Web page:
It’s really a universal solution for the military, humanitarian, and outdoors market – Watersheer CEO Yossi Sandak

Sulis was a Greek goddess connected with water and healing, therefore it’s also become an appropriate moniker for an innovative new Israeli device which instantly purifies contaminated water.

The Sulis Personal Purification System (PPS) takes all the ingredients needed to transform dirty water into clean water – whether it be for stranded hikers, soldiers in the field, or victims of disasters – and has miniaturized the technology to fit into the top of a cork that can be plugged into virtually any size bottle, container or tap.

“Above everything else, the product we’ve developed is going to save lives,” explained Yossi Sandak, the CEO of Watersheer, the Israeli company which has developed the Sulis PPS. “Over 1.6 million children under the age of five die each year in the undeveloped world from drinking untreated water. What we have is a solution to reduce death in the world that is not a medical solution, but simply providing people with clean drinking water.”

The Sulis unit is lightweight and small (10 grams, 2.7 Inches / 7 cm) and is designed to fit onto most universal bottles. According to Sandak’s partner, Ron Shani, the founder, chairman and vice president of Watersheer’s R&D division, the Sulis system treats water from upper sources containing organic, biological and chemical contaminates.

“The problem is that there aren’t enough products in the humanitarian field that are inexpensive enough and efficient enough to solve the problems of contaminated water – from a biological and chemical standpoint,” Shani told ISRAEL21c.

The 39-year-old engineer spent 12 years in public organizations and international companies in the field of business development, and building marketing and sales systems, but five years ago decided to leave the high tech world behind in order to “look for the next big thing.” He says it was only natural that he gravitated towards the subject of water.

“I was raised around water and water technology. For 40 years my father developed water technologies and infrastructure so I’m no stranger to the field,” he said.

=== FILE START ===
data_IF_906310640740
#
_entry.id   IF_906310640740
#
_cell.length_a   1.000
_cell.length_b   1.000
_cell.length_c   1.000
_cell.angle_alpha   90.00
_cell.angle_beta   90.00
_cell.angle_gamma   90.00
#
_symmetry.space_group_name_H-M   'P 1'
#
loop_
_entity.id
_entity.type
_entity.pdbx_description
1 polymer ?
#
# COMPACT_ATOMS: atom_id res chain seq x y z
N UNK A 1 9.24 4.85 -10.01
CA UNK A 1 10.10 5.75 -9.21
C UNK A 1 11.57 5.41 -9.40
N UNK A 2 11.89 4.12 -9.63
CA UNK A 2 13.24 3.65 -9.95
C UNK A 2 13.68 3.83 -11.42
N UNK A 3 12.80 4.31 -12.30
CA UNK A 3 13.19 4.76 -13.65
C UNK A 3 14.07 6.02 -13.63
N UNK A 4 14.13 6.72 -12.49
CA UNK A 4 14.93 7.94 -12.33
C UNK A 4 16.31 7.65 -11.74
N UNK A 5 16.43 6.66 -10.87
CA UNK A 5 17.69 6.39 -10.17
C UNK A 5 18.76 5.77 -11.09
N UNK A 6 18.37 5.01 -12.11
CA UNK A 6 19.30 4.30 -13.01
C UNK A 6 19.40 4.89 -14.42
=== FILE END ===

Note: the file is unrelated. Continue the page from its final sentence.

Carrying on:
Delving into the fields of water technology and survival, Shani recounted how he conducted extensive research for three months around the concept of survival and what was available to people in need of fresh water. Focusing in on the need for something like the Sulis system, Shani spent the next year and a half developing the prototype.

“The idea was to create a very simple device,” he said. “There are many players in the survival market, but they have solutions which are complicated and expensive. They’ll do the job but you need a lot of sequences.

“With Sulis, it’s simple, quick, and you don’t need any additional energy source. And anybody can do it. In a minute, you go from undrinkable water to pure drinking water. And for someone in a life threatening situation, that time is crucial.”

Sandak, a former lieutenant-colonel in the Israeli Air Force, added that another improvement on existing purification systems is the taste of the water produced.

“In a survival situation, you need to be drinking a lot of water – the problem is that with other systems, the process creates water that tastes awful, so you end up drinking the minimum. With Sulis, you can drink freely and the taste, if I must say so, is excellent,” he told ISRAEL21c.

With a staff of five employees at the Airport City office near Tel Aviv, Shani and Sandak built the Sulis prototype, and they’ve since tested it with various target groups ranging from soldiers in the Israeli army to mountain climbers and hikers. The uniform response has been one of widespread enthusiasm, they report.

“It’s really a universal solution for the military, humanitarian, and outdoors market,” said Sandak. “We now have an alpha version, and we expect to begin mass producing the Sulis in June. For military or government use, the system will need to be brought back to the lab for testing and approval, but for travelers, it will be available on the market.”

Sandak added that the company is looking for investors in order to open a production plant in Sderot once orders start pouring in. While they don’t affix an actual price to the system, Shani and Sandak say that the Sulis will cost no more “than a large coffee and cake at Starbucks.” Considering one Sulis cork can purify 1,000 liters of water before being replaced, that’s quite a bargain.

One side effect to the testing carried out on the Sulis was to alert Shani and Sandak to another need in the water industry – which has led them to develop another product – the Sokol system.

“Sokol is a sweet water purification system for emergencies and crises which can purify water in a much bigger amount,” explained Shani. “In a situation like the New Orleans flood when the water was contaminated, water can be loaded in to the Sokol tank, it goes through the Sulis process and within a half hour, you have 100 liters of fresh drinking water.”

Geared towards serving hospitals, and federal and private institutes, the Sokol system is designed to do for the mass population what the Sulis system does for the individual.

“We think that Watersheer has developed next generation products,” said Sandak. “It’s really a universal solution to the problem of contaminated drinking water.”